Phuket pushes for free port, convention hall

Phuket pushes for free port, convention hall

Operators aim for economic boost

Mr Thanet says making Phuket a free port city would support the island as a marina hub and encourage cruise and yacht trade shows. (Photo: Achadtaya Chuenniran)
Mr Thanet says making Phuket a free port city would support the island as a marina hub and encourage cruise and yacht trade shows. (Photo: Achadtaya Chuenniran)

Phuket tourism operators are pushing for an integrated plan to establish the province as an exhibition hub by dusting off a long-delayed project for an international convention centre and making the island a free port city.

The plan should be accelerated before new environmental laws take effect, which would alter project design, said the operators.

The Public Health Ministry said on Nov 1 it cancelled its plan for a traveller health centre to be used for quarantines on the 140-rai seaside plot in Mai Khao subdistrict. The site was initially planned to be the first international convention and exhibition centre in Phuket.

Thanet Tantipiriyakit, president of the Phuket Tourist Association, said after the public and private sector voiced their concerns about using the space for a traveller health centre, they would like the government to use the land to create an economic impact for the whole province.

He said the tourism sector in Phuket already submitted a proposal for the exhibition centre to the provincial Joint Public and Private Consultative Committee (JPPCC) during the meeting this month and will forward the agenda to the Andaman JPPCC meeting in December.

Mr Thanet said the proposal contains three options the government should consider: a public-private partnership model that allows investment from a professional exhibition management company; assigning the related authorities to oversee the project's construction and management; or allowing the government to invest on its own and granting operating rights to the private sector.

New environmental laws are scheduled to be announced soon, expected to prohibit the construction of structures larger than 30,000 square metres in that area.

These laws could affect the current conceptual design of the exhibition hall, which requires space of around 32,000 sq m, he said.

If the government wants to progress with the same plan, this project should be expedited, said Mr Thanet.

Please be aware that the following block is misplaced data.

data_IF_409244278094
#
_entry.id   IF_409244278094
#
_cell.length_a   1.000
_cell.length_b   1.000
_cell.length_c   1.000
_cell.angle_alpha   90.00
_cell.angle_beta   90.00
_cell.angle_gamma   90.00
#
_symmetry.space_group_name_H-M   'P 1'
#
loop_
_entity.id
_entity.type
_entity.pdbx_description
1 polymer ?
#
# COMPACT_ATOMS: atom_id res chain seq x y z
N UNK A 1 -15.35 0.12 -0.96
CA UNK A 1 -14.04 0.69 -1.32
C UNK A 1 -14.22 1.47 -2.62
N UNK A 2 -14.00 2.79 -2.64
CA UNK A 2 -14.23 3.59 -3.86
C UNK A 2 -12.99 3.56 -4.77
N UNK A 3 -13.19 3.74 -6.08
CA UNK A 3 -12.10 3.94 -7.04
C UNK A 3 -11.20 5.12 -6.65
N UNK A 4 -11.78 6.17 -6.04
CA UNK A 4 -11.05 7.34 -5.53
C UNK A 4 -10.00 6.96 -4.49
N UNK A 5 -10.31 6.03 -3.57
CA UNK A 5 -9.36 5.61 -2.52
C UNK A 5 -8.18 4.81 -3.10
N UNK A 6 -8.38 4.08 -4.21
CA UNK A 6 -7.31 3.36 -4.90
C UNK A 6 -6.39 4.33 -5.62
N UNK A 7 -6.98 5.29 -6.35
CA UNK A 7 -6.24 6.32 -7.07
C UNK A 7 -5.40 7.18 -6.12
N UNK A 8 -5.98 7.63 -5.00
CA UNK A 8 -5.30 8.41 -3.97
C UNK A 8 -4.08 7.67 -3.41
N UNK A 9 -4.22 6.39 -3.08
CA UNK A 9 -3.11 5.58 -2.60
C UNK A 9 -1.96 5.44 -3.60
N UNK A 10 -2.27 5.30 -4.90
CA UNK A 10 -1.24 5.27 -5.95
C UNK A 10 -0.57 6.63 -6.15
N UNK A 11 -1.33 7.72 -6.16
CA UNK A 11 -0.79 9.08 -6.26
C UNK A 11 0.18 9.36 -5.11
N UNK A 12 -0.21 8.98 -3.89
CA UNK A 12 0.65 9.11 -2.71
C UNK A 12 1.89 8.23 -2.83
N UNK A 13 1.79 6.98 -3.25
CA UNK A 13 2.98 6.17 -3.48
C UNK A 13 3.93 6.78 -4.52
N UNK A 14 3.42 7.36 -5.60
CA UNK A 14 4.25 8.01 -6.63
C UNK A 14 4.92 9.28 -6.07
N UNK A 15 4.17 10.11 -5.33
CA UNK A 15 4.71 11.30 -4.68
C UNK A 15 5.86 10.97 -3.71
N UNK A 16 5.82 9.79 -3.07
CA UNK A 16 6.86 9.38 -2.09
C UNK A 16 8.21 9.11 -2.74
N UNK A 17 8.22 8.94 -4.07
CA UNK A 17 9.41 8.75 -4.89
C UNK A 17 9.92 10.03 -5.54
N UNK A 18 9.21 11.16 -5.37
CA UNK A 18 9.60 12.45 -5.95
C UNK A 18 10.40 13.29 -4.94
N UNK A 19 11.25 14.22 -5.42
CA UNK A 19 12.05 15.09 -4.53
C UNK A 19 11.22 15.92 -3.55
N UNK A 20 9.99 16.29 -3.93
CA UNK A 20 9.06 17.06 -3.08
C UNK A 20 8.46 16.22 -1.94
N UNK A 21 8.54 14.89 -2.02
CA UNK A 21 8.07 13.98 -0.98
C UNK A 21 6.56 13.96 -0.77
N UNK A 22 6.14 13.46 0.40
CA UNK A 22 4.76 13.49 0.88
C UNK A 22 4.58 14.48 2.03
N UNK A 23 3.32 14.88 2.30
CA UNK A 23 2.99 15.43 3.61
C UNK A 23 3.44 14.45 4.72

"Phuket was announced as one of 10 Mice [meetings, incentives, conventions and exhibitions] cities in Thailand, but we're the only province that still doesn't have an exhibition hall," he said.

Former Tourism and Sports Minister Phiphat Ratchakitprakarn previously proposed establishing Phuket as a duty-free island to lure tourism spending.

Mr Thanet said this idea should be adapted to a more suitable approach, making Phuket a free port province to support the island as a marina hub.

"The concept of a duty-free town might not catch on with tourists as in the past," he said.

"Introducing Phuket as a free port city will be more useful to lure specific groups, especially the marina market, as we already have four marinas with one expected to open soon."

Mr Thanet said the free port concept will enable yacht manufacturers and owners to consider using the province as a hub because they can import vessels or machine parts to the province without taxes or complicated customs procedures.

He said this plan could be integrated with the project to build an exhibition centre as Phuket could draw large cruise and yacht trade shows.

Local industry will benefit from technology transfers from experts and more jobs will be created if the province serves as a hub for yacht maintenance, said Mr Thanet.

"These two plans, the exhibition centre and free port policy, can complement each other as event organisers and international vendors would choose Phuket if they can import products to showcase at trade shows without worrying about taxes and complicated procedures," he said.

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